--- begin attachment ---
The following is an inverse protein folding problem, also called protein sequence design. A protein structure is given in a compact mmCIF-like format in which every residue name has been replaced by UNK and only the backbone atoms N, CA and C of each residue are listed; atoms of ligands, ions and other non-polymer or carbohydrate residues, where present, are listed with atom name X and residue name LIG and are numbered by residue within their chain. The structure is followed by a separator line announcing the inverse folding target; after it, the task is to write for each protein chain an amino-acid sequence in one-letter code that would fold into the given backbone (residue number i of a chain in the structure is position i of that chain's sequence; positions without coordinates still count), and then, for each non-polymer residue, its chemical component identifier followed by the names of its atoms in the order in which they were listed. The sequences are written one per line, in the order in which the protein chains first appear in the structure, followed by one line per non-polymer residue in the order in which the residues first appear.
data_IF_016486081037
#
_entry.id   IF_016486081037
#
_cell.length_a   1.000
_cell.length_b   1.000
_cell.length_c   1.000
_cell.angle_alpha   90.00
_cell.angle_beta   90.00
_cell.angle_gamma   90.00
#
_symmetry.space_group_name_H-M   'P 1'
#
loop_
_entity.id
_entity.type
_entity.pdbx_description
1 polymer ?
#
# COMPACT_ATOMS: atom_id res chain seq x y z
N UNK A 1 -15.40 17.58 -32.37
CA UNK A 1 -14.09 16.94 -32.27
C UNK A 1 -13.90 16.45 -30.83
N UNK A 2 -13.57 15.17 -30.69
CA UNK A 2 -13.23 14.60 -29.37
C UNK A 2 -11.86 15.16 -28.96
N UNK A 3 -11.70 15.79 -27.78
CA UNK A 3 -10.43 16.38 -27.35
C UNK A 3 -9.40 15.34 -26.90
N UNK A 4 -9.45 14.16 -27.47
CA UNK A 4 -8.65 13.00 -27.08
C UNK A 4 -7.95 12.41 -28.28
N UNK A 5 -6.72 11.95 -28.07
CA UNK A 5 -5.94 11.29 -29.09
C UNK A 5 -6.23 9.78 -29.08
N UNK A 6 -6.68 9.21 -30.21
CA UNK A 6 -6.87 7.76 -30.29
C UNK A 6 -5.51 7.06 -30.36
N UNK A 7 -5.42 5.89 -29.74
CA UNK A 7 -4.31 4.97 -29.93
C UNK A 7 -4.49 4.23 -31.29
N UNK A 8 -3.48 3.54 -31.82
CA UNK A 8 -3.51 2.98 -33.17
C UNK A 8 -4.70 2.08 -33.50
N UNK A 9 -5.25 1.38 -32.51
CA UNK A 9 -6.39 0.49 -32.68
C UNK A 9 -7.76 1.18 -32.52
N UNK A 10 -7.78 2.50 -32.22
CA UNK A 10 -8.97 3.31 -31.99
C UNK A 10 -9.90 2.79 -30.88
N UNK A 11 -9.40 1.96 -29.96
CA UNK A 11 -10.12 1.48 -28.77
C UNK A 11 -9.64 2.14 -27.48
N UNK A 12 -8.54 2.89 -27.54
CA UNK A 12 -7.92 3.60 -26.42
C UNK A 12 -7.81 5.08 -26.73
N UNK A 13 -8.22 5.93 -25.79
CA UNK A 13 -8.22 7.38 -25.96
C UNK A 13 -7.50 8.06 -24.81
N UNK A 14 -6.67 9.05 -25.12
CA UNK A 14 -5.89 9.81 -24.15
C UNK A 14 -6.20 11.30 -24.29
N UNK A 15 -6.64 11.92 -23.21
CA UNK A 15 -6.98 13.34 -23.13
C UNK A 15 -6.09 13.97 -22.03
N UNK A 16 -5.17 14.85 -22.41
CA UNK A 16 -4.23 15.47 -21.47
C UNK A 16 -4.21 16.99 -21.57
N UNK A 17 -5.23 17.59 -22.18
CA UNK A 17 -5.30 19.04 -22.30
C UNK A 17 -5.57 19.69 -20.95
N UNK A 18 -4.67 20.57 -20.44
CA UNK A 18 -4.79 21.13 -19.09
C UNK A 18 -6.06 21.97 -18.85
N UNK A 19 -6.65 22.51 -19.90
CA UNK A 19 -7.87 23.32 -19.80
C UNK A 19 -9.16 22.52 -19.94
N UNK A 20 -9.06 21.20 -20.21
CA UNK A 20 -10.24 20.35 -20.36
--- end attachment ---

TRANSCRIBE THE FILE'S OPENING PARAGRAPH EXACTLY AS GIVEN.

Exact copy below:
The following is an inverse protein folding problem, also called protein sequence design. A protein structure is given in a compact mmCIF-like format in which every residue name has been replaced by UNK and only the backbone atoms N, CA and C of each residue are listed; atoms of ligands, ions and other non-polymer or carbohydrate residues, where present, are listed with atom name X and residue name LIG and are numbered by residue within their chain. The structure is followed by a separator line announcing the inverse folding target; after it, the task is to write for each protein chain an amino-acid sequence in one-letter code that would fold into the given backbone (residue number i of a chain in the structure is position i of that chain's sequence; positions without coordinates still count), and then, for each non-polymer residue, its chemical component identifier followed by the names of its atoms in the order in which they were listed. The sequences are written one per line, in the order in which the protein chains first appear in the structure, followed by one line per non-polymer residue in the order in which the residues first appear.